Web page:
Five books I failed to finish

I am the type who really works at finishing the books I start.  Ever since I first started at a young age on my path to full fledged bibliophile, I have avoided “quitting” on a book at all costs.  For me to not finish felt like a failure; a nagging sense of a half-completed job.

Since becoming a book reviewer/blogger – and as my life has grown busy with kids, work, etc. – I have gotten more comfortable in not finishing books.  I guess I have less time to waste and so feel less charitable towards bad books.

But it isn’t always a bad book either.  Sometimes a book just doesn’t work for me at the time.  I am not able to focus on it or my mood doesn’t match the book’s style or form. Sometimes things just don’t click and I find it necessary to abandon a book or keep reading out of guilt.

I thought it might be interesting, as a sort of confession, to offer five books I have failed to finish in the last year or so. At least this way the books get a little publicity (there’s no such thing as bad, right?).

Here is my list:

  1. Amerika: The Missing Person: A New Translation, Based on the Restored Text by Franz Kafka.  This is one of those that I don’t blame the book so much as my inability to focus.  When I picked this up I had a lot going on and was only reading it in small snippets before bed.  I just never got into it and so put it aside.  I still plan to read it in the future.
  2. Binu and the Great Wall by Tong Su.  This one just fell flat for me.  I have read most of the Canongate Myths books and enjoyed them.  But at some point I had to recognize that this one was a chore to read and I didn’t want to finish.  It had some interesting aspects to it, but the story didn’t seem to be going anywhere and held no insights for me.  Perhaps, my unfamiliarity with the source of this myth and the underlying culture handicapped me.
  3. George Washington on Leadership by Richard Brookhiser.  This is another one where I blame me rather than the author (who is one of my favorites).  If you are interested in history and leadership this is actually an interesting and informative book.  But I had a lot of other reading to do for my job at the time and I put it aside to work on a project and never picked it up.  It has joined its brothers on the To Be Finished pile.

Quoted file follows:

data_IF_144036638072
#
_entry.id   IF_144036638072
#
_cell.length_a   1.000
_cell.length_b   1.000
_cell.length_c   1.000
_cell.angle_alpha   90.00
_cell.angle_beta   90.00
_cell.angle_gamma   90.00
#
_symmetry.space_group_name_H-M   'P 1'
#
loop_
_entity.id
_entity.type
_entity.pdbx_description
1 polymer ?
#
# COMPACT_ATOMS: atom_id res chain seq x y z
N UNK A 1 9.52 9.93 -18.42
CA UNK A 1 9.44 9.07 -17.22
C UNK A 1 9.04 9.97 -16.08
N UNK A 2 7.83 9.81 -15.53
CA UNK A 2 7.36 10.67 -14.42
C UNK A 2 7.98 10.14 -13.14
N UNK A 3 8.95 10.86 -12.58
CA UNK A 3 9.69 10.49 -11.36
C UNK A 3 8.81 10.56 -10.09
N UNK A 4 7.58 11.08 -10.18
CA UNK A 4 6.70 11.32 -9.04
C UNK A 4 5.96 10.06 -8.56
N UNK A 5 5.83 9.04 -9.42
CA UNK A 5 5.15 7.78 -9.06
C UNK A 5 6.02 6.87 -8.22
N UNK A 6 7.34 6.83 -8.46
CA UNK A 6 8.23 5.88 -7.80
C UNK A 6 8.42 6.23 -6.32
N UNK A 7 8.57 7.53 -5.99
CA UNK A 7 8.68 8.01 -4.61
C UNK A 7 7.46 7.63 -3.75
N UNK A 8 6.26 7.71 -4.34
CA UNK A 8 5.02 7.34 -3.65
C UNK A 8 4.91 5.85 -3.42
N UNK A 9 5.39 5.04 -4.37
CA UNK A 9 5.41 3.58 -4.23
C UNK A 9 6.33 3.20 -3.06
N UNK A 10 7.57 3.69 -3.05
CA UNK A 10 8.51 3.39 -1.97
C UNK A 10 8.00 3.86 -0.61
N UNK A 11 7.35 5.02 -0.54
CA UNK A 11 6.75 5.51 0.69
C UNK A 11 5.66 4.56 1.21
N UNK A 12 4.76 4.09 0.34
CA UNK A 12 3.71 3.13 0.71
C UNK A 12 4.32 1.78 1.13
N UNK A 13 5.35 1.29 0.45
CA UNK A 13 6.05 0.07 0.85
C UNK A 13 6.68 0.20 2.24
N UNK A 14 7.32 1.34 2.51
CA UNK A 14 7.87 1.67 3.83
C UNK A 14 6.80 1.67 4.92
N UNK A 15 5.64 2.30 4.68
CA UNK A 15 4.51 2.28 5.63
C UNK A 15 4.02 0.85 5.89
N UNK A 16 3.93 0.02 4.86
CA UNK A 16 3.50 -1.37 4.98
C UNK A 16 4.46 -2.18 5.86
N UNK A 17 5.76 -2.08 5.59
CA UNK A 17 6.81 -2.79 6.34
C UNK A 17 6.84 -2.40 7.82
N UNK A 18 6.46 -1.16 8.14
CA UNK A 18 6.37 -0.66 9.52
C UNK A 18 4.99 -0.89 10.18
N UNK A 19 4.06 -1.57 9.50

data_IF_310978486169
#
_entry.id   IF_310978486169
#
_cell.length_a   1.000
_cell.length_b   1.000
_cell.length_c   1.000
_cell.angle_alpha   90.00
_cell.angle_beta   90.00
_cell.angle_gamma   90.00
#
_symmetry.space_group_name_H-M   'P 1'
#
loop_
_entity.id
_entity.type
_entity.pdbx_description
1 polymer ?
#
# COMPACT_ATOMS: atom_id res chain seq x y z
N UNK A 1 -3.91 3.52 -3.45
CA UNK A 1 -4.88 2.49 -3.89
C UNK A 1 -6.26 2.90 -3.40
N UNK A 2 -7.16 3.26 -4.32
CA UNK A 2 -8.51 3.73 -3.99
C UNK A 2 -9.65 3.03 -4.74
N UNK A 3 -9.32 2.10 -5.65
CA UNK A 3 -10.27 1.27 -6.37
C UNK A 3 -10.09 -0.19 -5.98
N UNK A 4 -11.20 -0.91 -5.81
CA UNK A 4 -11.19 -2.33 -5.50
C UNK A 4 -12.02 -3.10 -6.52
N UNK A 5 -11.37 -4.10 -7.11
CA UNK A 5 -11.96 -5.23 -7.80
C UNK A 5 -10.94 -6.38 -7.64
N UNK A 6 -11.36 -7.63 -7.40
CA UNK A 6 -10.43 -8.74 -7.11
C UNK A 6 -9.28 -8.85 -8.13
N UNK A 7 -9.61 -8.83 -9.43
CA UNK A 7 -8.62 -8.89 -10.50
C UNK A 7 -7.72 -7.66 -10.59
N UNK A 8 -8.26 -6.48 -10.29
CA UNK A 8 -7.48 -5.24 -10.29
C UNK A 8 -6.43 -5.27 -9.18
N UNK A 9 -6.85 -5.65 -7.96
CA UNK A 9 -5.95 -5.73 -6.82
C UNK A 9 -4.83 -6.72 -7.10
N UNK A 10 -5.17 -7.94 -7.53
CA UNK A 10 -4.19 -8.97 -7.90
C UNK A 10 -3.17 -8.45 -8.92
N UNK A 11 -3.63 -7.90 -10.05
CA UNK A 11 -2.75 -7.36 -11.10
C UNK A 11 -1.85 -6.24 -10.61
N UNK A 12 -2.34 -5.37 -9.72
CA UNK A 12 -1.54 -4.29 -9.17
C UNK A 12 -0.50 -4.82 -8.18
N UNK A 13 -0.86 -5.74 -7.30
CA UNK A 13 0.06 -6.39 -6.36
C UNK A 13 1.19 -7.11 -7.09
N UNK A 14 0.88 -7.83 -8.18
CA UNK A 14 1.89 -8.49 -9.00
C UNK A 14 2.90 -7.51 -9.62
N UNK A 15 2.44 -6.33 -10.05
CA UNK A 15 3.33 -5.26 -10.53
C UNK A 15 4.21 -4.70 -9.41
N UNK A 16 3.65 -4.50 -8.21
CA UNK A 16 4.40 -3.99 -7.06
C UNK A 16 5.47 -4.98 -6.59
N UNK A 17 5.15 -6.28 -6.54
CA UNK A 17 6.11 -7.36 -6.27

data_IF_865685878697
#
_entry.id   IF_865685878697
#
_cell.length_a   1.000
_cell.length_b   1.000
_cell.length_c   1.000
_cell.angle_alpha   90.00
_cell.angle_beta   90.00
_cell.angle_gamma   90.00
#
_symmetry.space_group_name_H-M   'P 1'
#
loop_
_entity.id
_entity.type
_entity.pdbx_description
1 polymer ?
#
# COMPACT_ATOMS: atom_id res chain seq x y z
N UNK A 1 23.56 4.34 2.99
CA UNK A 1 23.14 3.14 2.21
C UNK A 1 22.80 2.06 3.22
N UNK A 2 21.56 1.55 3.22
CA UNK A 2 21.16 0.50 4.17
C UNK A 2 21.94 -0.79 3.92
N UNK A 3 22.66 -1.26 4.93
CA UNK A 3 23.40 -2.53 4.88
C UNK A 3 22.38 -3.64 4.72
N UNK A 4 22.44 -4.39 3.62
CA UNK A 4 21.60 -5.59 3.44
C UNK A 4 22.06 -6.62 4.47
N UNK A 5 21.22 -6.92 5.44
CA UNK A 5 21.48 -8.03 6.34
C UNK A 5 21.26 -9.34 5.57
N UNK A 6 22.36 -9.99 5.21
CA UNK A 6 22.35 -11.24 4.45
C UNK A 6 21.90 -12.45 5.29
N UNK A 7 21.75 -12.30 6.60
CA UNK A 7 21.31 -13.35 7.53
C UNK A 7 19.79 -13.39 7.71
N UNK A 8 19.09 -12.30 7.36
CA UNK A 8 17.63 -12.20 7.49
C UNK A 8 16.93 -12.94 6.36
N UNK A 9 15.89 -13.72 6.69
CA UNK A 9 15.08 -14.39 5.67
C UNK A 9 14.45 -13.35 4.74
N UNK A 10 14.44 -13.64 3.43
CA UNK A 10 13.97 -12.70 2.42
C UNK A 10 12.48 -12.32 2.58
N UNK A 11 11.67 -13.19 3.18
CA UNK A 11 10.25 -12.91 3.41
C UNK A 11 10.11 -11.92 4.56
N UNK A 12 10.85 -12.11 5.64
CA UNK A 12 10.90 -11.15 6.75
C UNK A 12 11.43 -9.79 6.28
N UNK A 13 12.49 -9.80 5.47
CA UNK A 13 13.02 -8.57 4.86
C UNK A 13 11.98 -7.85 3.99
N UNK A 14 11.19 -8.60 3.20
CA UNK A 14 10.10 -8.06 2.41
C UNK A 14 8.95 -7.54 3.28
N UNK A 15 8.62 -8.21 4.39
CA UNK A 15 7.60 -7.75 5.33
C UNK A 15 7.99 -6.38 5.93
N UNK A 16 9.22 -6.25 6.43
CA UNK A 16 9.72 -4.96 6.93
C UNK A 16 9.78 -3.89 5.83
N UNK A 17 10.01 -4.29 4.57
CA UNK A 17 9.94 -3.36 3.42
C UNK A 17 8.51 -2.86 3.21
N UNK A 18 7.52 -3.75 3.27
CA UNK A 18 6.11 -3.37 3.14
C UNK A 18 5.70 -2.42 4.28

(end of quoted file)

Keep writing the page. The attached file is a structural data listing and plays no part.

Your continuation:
4. Wide Awake: The Future Is Waiting Within You by Erwin Raphael McManus.  I am not sure what to make of this one.   A publisher was kind enough to send me an advance copy and I thought it would be an interesting book.  But, while I didn’t hate it, it just never seemed to connect for me.  It was a little to close to Christian pop psychology for my tastes and I never finished it.
  5. Enduring Justice (Defenders of Hope Series #3) by Amy N. Wallace.  This was a combination.  I was reading it when I had a lot of books I was trying to review and this one was part of a blog tour where I need to post by a certain date.  I had two choices: finish it and all likelihood write a negative review or drop it and move on.  I chose the later.

As you can see, there isn’t really one type of book or genre involved.  What also jumps out at me is the circumstances surrounding my reading.  If I am very busy, under a lot of stress, or doing a lot of reading for work my patience seems to give out quickly.  If I am reading for pleasure, and particularly when I have a lot of books I am really excited about reading, I just have a hard time reading something I don’t enjoy or that seem like work.

When do you stop reading a book?  Do you feel guilty or do you see it as an essential time management tool (life is to short to read bad books)?  Do you put books aside and pick them up again later?  I would love to know your experience.

Kevin Holtsberry
I work in communications and public affairs. I try to squeeze in as much reading as I can while still spending time with my wife and two kids (and cheering on the Pittsburgh Steelers and Michigan Wolverines during football season).

1 Comment

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